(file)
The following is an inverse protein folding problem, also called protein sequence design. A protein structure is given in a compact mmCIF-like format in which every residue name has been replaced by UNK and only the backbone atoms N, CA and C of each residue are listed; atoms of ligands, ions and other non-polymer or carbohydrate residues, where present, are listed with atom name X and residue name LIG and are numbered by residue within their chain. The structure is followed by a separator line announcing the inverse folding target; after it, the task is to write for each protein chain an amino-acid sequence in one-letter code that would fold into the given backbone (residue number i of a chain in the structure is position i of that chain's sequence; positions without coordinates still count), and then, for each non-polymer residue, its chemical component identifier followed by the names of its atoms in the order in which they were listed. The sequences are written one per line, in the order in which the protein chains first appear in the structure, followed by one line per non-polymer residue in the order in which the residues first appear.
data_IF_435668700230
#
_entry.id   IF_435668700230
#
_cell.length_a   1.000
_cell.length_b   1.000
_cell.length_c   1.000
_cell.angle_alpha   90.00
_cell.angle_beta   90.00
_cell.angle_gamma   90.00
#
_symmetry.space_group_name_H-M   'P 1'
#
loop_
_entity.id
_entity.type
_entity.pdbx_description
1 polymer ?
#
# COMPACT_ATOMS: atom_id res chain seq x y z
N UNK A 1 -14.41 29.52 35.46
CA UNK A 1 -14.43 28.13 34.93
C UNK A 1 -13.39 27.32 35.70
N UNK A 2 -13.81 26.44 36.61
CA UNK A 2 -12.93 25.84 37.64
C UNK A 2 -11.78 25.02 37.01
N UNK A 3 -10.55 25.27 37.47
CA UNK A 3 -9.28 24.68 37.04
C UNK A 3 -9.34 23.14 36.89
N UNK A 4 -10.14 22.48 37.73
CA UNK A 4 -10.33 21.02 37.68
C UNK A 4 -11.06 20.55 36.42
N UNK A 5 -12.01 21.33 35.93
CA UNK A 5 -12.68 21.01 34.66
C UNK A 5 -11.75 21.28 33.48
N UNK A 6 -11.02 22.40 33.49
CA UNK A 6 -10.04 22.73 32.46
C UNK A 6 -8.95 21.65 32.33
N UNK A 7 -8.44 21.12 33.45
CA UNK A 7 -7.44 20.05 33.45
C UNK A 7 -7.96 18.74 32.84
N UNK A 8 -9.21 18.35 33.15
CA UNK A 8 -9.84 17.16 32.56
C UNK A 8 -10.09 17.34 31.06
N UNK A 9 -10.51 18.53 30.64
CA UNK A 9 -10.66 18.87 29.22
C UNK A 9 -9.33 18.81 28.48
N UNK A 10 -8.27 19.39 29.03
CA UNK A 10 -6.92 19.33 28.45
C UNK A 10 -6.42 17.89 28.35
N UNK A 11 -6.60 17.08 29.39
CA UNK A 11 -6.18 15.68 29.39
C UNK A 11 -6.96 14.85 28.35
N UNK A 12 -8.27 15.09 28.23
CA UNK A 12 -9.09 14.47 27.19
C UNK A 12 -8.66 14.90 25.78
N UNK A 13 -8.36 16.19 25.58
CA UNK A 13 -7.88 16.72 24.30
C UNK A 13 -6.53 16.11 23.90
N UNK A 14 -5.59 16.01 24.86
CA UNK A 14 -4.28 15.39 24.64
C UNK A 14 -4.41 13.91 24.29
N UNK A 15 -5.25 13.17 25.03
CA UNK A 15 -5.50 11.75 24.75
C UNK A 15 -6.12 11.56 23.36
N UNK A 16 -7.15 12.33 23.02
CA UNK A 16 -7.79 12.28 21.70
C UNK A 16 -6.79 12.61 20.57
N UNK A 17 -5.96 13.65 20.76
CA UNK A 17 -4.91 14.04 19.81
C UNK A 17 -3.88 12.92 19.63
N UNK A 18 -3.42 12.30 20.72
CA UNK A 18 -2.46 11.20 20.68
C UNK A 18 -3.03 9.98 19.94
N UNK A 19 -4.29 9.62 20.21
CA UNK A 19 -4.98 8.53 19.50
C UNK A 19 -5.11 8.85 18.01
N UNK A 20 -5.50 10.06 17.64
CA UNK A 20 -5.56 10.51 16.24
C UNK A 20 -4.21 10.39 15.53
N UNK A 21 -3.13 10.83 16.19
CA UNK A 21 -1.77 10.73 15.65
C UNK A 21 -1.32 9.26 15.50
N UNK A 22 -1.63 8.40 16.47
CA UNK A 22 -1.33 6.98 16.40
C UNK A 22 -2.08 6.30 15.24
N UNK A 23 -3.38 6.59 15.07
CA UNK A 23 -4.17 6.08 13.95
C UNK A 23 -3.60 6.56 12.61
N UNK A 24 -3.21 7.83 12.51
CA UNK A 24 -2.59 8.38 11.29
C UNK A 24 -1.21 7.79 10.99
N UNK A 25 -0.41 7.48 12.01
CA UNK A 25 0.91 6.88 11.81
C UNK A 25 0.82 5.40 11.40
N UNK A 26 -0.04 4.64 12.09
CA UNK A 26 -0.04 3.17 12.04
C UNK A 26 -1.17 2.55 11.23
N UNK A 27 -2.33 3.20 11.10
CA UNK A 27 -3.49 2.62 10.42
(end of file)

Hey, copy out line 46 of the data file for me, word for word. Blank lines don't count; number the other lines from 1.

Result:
N UNK A 9 -10.51 18.53 30.64